Universities now subsidize segregation on campus–as long as it’s requested by African-Americans. All-black fraternities flourish at Harvard and Yale. Vassar and Dartmouth authorize separate black commencements. “The University of Pennsylvania pays for a special black yearbook, even though blacks are only 6 percent of the student body” (p. 252). Anti-white speakers (e.g. Khalid Muhammad) have no difficulty appearing on prestigious university campuses, though anti-black speakers have been routinely barred.

Taylor thus sees a double standard in what we promote, whether it be in politics, the media or in affirmative action educational and employment mandates. In the long run, he fears, this will elicit white resentment which will devolved into a more deadly white racism than existed a century ago.

To counteract such, Taylor asks, in his final chapter, “What Is to Be Done?” He basically urges the federal government to cease trying to engineer social justice. Programs such as Head Start, social services seeking to keep children in school, permissive provisions for criminals, have all failed. Taylor joins thinkers such as Irving Kristol, Mike Royko, Thomas Sowell, and Walter Williams, who restate the strategies of Booker T. Washington, urging a “tougher” approach which demands that individuals, white and black, assume responsibility for their lives and their families.

Taylor, like Pannell, must be read cautiously. There’s as much “white racism” in Taylor as “black racism” in Pannell. This is not to impugn either author’s character but to indicate the degree to which biases pervade both books. I rather suspect, however, that we need to consider such radically diverse perspectives if we’re to discover new pathways to resolve racial tensions in America.

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One of the “classics” of American Indian thought is Black Elk Speaks, routinely cited by those seeking to understand Native American religion. Young people exposed to the likes of “Dances With Wolves” need a more authentic perspective than that derived from film stereotypes. (Parenthetically, the label “Native American”–currently mandatory for enforcers of “political correctness”– rarely concerns reservation residents, who call themselves “Indians” or, to be truly correct, tribal names such as “Sioux”).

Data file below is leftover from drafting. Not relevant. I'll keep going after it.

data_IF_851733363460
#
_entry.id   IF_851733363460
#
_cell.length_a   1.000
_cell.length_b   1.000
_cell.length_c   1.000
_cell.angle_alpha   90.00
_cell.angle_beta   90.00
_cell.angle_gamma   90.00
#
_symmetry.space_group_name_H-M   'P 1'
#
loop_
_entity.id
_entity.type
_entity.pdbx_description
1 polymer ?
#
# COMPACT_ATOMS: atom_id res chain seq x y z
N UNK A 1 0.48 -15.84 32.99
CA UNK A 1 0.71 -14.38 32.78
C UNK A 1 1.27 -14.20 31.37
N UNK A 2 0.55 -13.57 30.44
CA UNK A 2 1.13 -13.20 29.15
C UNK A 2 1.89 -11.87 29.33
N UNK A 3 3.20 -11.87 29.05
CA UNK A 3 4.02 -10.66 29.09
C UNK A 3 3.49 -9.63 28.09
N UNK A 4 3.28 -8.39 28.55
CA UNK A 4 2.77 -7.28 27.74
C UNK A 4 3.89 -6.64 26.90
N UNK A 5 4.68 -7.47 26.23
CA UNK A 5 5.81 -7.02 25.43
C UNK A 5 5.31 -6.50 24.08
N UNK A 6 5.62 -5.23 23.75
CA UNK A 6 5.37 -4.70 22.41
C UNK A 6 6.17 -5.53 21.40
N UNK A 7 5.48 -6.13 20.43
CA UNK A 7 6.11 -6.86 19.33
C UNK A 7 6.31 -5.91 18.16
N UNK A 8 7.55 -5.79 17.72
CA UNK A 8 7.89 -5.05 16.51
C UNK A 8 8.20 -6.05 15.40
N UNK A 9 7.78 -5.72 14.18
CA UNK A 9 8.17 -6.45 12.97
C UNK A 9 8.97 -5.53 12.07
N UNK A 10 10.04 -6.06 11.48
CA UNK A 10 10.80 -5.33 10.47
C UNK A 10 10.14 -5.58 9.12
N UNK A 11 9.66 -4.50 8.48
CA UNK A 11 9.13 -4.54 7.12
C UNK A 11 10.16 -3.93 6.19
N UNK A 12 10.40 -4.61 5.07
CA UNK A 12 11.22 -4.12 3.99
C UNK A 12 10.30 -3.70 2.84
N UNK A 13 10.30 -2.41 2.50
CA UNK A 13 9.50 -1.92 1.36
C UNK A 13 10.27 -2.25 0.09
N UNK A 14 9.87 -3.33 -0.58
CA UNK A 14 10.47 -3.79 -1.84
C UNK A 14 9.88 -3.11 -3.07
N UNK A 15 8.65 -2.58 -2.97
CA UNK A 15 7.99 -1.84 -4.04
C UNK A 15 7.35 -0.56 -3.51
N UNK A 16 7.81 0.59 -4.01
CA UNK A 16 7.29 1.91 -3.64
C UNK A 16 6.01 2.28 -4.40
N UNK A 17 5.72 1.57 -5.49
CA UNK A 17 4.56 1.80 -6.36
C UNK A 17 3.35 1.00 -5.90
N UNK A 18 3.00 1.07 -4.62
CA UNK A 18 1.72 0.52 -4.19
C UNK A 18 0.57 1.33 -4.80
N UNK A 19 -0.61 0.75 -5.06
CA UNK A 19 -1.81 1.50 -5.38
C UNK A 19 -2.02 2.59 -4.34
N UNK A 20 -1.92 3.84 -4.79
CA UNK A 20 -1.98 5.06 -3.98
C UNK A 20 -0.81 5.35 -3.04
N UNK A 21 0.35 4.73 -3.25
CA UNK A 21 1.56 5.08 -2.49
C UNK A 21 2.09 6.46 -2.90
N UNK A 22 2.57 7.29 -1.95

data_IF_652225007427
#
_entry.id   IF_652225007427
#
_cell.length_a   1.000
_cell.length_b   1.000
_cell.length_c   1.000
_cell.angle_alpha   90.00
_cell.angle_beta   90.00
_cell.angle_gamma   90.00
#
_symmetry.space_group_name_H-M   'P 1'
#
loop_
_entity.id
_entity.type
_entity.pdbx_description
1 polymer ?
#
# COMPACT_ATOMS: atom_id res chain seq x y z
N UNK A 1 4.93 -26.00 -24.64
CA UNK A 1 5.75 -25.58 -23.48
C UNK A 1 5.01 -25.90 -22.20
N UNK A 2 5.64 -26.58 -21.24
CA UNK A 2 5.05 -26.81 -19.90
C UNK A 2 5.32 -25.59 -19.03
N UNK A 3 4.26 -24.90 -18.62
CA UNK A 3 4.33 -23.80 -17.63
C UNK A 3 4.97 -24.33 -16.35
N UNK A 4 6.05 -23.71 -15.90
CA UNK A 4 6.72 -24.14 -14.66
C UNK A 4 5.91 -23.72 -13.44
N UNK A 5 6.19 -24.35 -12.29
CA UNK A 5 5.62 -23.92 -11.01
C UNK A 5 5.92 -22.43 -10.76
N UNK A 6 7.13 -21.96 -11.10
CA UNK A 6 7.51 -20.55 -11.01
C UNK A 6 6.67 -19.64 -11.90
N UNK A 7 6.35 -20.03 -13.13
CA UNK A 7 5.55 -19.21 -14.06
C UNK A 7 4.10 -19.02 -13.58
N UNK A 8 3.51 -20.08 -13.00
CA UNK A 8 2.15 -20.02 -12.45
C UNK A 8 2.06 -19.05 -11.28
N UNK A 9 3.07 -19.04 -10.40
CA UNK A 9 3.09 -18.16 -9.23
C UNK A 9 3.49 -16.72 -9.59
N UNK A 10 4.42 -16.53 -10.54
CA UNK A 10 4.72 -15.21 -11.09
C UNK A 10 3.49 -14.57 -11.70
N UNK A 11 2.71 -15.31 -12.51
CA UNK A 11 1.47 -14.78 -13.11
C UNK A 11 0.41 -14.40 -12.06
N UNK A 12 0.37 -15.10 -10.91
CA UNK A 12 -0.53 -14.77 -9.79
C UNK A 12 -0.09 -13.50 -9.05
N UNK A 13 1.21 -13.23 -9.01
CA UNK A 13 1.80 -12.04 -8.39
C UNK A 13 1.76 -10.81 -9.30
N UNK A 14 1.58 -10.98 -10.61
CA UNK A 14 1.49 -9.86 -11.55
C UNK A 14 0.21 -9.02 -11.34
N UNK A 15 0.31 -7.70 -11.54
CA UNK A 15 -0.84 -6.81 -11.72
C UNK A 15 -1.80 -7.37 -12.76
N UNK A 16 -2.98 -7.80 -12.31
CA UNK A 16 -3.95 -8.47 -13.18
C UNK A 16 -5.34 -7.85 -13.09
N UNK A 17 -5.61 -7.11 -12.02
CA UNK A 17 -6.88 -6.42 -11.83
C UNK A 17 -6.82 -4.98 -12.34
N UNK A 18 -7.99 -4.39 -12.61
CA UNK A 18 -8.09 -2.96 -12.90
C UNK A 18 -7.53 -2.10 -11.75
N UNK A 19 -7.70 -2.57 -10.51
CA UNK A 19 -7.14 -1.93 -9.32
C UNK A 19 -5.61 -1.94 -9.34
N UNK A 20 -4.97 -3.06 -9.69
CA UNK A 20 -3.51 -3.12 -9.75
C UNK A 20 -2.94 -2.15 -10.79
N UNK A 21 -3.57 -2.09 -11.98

Anyway, I have always encouraged interested students to read Black Elk Speaks, along with its sequel, The Sacred Pipe, to learn something about Sioux (or, even more accurately, Lakota) culture. A witness of the massacre at Wounded Knee, a performer in Buffalo Bill’s Wild West Show, Black Elk tells a story which helps us understand Native America. The portrait painted in these books is, almost exclusively, that of a highly traditional tribal “holy man.” Like lots of others, I’d assumed this was the real Black Elk.

Now Michael F. Steltenkamp, in Black Elk: Holy Man of the Oglala (Norman: University of Oklahoma Press, c. 1993) enlarges our understanding of the man by documenting his resolute commitment to Christianity, a truth studiously ignored by John Neihardt, the editor/author of Black Elk Speaks, a professor from the University of Missouri who interviewed Black Elk during the 1920’s. Given the anti-Christian bias of academia, it’s unlikely Steltenkamp’s volume will replace Neihardt’s, but it should at least be consulted by those who care for the truth.

The editor/author of The Sacred Pipe, Joseph Epes Brown, more sensitive to this than Neihardt, confessed: “I have felt it improper that this [the Christian] phase of his life was never presented either by Neihardt or indeed by myself. I suppose somehow it was thought this Christian participation compromised his ‘Indianness,’ but I do not see it this way and think it time that the record was set straight” (p. xx).

Unlike Brown and Neihardt, Steltenkamp lived for years among the Oglala, learned the Lakota language, and spent hours talking with one of Black Elk’s daughters, who was concerned with the false stereotype of her father portrayed in books. To those who knew him, Black Elk’s prestige stemmed not from his knowledge of traditional religion, nor from the books attributed to him, but from his “very active involvement with priests in establishing Catholicism among his people” (p. xvii).

Black Elk’s daughter, Lucy, disliked the image of her father readers of Black Elk Speaks and The Sacred Pipe, and “was disappointed that her father was now being misunderstood and that people were using the material from his books in a way he never intended” (p. xx). As she remembered her father, “He always said to me, ‘To live close to God is more enjoyable than to live easy–with all the pleasures and riches–because such things never will reach to heaven. One thing is never lie, too, because you will lose all your honesty toward God and your neighbors” (p. 75). So Steltenkamp seeks to satisfy Lucy’s request, to rectify the record.